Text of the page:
Some suitable planning questions you may like to consider include the following: -

Want a raised garden bed right now? Help is at hand and it won't cost the earth......

What's the Best Location for a Raised Bed? Is It Right For Me?

You’ll need to choose your intended spot carefully, because raised beds by their very description and nature are larger than containers or planters and need to be constructed, usually with permanent paths or access points so once put in are usually permanent structures and not easily removed. A good landscaping idea will not only need to be in keeping with the general surroundings but it will also need to repeat themes, materials, colours and shapes thereby creating a thread of interest which subtly yet effectively links up all the different areas of your garden that then encourages people to want to explore more of it!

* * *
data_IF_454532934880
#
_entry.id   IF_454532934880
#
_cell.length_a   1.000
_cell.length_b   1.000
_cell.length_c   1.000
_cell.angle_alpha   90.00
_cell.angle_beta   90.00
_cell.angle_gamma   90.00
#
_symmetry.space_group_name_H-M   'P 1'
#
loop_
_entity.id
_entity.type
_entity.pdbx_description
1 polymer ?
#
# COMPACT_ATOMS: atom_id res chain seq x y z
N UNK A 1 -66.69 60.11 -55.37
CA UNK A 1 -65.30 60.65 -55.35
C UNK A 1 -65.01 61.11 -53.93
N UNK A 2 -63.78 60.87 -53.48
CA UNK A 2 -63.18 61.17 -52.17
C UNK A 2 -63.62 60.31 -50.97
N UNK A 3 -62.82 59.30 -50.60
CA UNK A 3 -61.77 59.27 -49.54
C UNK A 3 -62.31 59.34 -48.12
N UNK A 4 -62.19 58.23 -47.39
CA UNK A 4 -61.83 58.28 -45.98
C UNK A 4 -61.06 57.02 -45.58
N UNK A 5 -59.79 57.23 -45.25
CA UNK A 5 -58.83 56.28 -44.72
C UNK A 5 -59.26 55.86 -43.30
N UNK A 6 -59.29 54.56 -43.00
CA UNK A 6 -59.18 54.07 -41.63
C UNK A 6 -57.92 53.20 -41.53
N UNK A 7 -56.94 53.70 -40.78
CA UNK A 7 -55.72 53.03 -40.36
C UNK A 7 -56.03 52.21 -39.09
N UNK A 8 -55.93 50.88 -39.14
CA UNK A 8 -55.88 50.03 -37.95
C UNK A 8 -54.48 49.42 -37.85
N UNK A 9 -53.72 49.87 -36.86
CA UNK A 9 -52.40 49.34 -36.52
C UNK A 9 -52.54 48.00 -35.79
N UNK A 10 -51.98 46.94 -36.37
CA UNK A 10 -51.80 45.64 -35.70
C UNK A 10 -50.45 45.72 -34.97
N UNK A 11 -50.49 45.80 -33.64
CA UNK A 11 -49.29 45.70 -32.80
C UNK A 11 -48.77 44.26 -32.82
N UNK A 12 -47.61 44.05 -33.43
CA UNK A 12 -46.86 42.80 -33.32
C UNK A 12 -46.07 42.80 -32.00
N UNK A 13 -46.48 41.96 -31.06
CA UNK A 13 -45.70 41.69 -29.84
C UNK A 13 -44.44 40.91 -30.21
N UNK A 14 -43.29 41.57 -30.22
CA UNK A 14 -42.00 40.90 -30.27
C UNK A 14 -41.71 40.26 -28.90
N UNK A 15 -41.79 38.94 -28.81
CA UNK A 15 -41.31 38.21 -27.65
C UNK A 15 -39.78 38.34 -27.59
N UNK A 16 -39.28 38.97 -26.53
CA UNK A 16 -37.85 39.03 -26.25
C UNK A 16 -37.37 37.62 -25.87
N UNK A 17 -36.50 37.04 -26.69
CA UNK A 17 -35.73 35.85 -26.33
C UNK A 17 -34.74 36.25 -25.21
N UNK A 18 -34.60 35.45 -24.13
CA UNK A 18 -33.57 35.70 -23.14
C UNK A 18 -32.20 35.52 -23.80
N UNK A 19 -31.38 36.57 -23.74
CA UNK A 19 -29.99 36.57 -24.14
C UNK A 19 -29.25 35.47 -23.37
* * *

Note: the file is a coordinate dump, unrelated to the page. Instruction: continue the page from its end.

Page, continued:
Ideas For Stylish and Well Designed Raised Beds....

What Type of Plants Do You Intend To Grow In Your Raised Beds?

Growing From Seed Can Be Both Pleasurable and Satisfying!

Growing From Seed Can Be Both Pleasurable and Satisfying!

When you install your raised garden beds, you’ll be able to choose from a wider variety of flowers and plants, including those that are not naturally suited to your soil type. Why? Because plants that cannot tolerate lime, such as berberis, conifers, magnolias, heathers, hydrangeas, orchids, pieris, skimmia and even raspberries will be much easier to grow in a raised bed filled with ericaceous compost. But remember to use glue as an adhesive if you choose to have brick or stone built raised beds for acid loving plants, as any mortar that you use will contain lime.

You’ll also find that alpines do better in raised beds as they naturally require free draining soil and tend to look more at home in a natural stone raised bed setting. To create the right setting and improve the drainage even more just add one part horticultural grit to 2 parts soil, and if building on solid foundations, don’t forget to add hardcore or gravel as well at the bottom of your raised bed.